Back in 2012, Google (in classic Google fashion) sought to identify a formula for creating the most successful workplace team. They called this experiment “Project Aristotle,” named after the philosopher credited with the remarkable notion that “there exists a whole that is greater than the sum of its parts.” In his Inc. article, which you can read here, author Justin Bariso offers a helpful breakdown of Project Aristotle’s findings and what Google – and other companies – can learn from this data, collected from hundreds of interviews with 180 teams over a number of years. The key takeaway: team success demands emotional intelligence.
#1: Psychological Safety
A psychologically safe environment is one in which people feel comfortable to take risks, to be vulnerable about discussing their mistakes, and to be honest when sharing feedback. As is usually the case, the best way to foster this is to lead by example. If you want your team to strive for innovation, tell them about a time you took a risk on the path to innovation that didn’t yield the intended results. By being vulnerable about your own experiences with defeat, you’ll cultivate a healthy climate around the idea of failure, a safer space for risk-taking, and perhaps, in turn, a more innovative team.
A successful team is comprised of people who can be relied upon to complete projects on time and to the best of their abilities. What is the best way to ensure dependability among your team? You guessed it: by being a dependable leader yourself. Modeling the traits of dependability – responding to questions and requests, meeting deadlines, being approachable and available – will encourage your team to do the same. It is also important to demonstrate how a lack of dependability brings down the whole team. You can do this by encouraging people to ask for help if they’re struggling, rewarding people when they do so, and imposing consequences when they don’t.
#3: Structure & Clarity
This element of team success really comes down to communication: letting your team know what the expectations are around availability, turnaround times, and the intended scopes and durations of projects. Clear communication is the only way your team will know what each member is responsible for, which will lead to more productive work and enhanced collaboration. Be sure to communicate both short- and long-term goals and milestones, and to offer reminders of these expectations and goals along the way.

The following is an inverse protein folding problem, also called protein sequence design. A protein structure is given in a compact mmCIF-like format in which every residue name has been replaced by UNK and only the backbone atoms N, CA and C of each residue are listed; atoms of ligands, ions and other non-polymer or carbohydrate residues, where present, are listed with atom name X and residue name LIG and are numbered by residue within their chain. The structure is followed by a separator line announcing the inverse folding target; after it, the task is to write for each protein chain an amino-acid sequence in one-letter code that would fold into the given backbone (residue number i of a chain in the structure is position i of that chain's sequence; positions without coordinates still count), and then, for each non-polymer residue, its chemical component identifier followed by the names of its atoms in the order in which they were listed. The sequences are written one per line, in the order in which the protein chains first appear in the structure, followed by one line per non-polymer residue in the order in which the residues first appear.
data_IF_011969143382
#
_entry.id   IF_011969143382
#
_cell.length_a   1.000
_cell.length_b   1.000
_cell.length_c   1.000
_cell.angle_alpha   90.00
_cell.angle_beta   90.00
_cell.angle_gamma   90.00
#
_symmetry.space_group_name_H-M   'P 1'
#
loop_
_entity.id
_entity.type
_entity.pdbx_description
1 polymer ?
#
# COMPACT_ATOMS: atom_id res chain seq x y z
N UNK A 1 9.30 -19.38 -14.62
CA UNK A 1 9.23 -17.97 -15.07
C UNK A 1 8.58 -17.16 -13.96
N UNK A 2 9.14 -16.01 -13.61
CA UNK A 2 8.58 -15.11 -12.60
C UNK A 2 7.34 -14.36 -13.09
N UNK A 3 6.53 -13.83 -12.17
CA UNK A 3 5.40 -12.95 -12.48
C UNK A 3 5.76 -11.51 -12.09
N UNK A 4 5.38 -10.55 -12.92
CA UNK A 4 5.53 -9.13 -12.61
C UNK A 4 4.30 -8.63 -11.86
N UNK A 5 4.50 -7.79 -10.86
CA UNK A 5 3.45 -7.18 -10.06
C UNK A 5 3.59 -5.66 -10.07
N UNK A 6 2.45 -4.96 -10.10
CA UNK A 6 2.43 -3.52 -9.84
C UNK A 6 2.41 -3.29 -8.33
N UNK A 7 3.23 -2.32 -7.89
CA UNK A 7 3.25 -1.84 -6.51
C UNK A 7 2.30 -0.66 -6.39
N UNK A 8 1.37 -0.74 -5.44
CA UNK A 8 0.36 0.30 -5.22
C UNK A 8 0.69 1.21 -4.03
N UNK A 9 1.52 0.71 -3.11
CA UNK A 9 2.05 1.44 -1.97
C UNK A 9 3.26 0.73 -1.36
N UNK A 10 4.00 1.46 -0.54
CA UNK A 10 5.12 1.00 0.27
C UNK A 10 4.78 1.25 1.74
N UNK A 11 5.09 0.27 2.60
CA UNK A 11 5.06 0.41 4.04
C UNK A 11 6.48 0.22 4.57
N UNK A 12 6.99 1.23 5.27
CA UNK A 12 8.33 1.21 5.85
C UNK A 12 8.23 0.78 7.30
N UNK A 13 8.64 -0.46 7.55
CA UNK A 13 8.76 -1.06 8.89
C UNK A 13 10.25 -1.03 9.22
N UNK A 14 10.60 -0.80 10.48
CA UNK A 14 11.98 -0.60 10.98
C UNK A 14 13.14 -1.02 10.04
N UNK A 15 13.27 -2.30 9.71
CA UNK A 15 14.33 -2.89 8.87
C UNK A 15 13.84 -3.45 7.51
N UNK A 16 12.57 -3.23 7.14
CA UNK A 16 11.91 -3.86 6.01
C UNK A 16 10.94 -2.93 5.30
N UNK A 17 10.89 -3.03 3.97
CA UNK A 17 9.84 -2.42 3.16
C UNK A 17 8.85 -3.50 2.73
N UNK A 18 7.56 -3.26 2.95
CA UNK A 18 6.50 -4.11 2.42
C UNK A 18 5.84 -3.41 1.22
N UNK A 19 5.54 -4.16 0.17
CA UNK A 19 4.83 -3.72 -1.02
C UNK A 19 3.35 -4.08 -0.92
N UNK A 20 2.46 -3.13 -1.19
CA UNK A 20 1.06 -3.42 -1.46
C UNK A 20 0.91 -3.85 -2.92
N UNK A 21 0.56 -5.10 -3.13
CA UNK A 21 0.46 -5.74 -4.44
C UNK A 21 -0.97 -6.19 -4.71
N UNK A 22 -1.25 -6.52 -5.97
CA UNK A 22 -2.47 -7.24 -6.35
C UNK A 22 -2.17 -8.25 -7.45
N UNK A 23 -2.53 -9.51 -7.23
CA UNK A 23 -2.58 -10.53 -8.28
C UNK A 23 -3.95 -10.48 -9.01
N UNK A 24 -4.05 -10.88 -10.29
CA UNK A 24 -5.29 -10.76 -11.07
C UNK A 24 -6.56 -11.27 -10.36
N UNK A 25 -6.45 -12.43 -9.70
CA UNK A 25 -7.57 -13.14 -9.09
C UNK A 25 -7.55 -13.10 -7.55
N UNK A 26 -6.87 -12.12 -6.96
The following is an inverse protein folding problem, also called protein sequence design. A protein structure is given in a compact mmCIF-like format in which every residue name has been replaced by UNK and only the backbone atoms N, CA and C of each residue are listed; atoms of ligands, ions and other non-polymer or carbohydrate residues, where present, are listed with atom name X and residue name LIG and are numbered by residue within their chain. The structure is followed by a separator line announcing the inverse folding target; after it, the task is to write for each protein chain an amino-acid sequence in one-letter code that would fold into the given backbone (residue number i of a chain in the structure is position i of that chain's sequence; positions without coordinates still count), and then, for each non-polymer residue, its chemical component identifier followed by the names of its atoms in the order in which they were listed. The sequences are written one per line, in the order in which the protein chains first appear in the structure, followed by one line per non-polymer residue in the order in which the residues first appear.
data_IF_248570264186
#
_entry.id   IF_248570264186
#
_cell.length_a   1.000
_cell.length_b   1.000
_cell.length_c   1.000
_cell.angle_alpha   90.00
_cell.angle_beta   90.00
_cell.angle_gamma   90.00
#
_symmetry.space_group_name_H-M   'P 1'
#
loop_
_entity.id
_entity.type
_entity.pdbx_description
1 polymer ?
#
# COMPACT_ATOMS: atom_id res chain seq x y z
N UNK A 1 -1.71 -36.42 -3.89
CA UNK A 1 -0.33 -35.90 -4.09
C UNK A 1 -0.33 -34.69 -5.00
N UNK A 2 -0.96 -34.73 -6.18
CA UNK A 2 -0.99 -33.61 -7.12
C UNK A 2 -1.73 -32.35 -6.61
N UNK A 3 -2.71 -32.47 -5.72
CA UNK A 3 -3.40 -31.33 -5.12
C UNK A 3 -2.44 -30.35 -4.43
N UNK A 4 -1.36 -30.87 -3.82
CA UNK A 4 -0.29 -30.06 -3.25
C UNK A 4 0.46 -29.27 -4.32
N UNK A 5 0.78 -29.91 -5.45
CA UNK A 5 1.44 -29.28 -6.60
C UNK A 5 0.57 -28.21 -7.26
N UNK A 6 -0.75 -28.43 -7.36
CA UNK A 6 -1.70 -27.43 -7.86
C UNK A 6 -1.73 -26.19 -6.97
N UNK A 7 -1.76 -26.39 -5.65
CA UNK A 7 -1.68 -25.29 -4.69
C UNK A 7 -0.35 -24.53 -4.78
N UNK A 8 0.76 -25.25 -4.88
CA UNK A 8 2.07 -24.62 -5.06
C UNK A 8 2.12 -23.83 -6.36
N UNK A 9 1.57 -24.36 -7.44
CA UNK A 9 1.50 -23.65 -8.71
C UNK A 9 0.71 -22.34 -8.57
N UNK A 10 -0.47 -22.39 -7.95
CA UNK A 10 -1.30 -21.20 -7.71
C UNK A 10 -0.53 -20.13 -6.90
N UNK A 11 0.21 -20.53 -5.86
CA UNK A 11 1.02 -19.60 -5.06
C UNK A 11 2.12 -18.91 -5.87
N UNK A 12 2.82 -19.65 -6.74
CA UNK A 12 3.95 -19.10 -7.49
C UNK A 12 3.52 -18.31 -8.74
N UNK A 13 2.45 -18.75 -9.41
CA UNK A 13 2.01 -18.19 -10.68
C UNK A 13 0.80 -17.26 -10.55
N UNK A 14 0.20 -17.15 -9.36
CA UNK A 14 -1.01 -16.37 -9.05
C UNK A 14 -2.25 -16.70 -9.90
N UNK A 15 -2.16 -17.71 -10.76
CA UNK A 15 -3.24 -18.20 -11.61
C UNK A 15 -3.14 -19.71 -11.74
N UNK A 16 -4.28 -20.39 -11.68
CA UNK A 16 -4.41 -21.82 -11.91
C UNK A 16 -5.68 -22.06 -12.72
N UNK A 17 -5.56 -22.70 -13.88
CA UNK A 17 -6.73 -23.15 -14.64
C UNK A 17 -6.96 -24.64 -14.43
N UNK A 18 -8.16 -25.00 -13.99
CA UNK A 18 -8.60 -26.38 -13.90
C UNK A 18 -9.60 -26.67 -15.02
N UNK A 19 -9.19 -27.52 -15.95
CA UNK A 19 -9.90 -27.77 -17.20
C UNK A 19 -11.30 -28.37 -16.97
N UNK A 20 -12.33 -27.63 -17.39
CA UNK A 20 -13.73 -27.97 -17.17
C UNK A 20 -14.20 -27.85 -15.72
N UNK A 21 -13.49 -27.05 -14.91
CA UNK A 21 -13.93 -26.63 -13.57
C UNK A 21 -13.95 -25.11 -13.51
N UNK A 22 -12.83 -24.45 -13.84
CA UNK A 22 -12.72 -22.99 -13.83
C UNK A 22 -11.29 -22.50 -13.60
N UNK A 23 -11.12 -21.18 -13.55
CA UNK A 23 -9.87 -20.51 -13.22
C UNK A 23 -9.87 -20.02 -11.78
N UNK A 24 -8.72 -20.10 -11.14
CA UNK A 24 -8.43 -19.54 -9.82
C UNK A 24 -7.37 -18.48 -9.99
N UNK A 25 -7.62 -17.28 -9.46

People do their best work when they feel a personal attachment to it, be it passion, ownership, or simply pride. Therefore, when possible, try to assign work that aligns with people’s strengths and talents. Encourage people to be honest about what they like and don’t like, and try to evenly distribute the lesser-desired tasks throughout the team. When an opportunity to provide feedback arises, highlight the meaning and importance of the work performed, and offer constructive guidance on target areas of growth. Rather than spring criticism on someone, ask permission to share a suggestion for improvement so that they’re primed to absorb the feedback.
The fifth and final ingredient to team success according to Project Aristotle is impact – closely related to meaning, but more on an organizational level than a personal one. You are one step closer to upper management than your team is, so you will inevitably possess more knowledge of the impact your team’s work has on the organization as a whole. As often as you can, share this intel with your team to clue them in on why the work they’re doing is important and how it effects change – and when you do, go beyond the stats and share the real stories behind them.
A + B ≠ C
Prioritizing these five elements will create a work environment rich with emotional intelligence, and will calibrate your team to work well together. And remember, the keyword here is “team” – while acquiring and retaining individual talent is important, it’s only half the battle. A star-studded sports team will be defeated if the underdog outshines them by working together.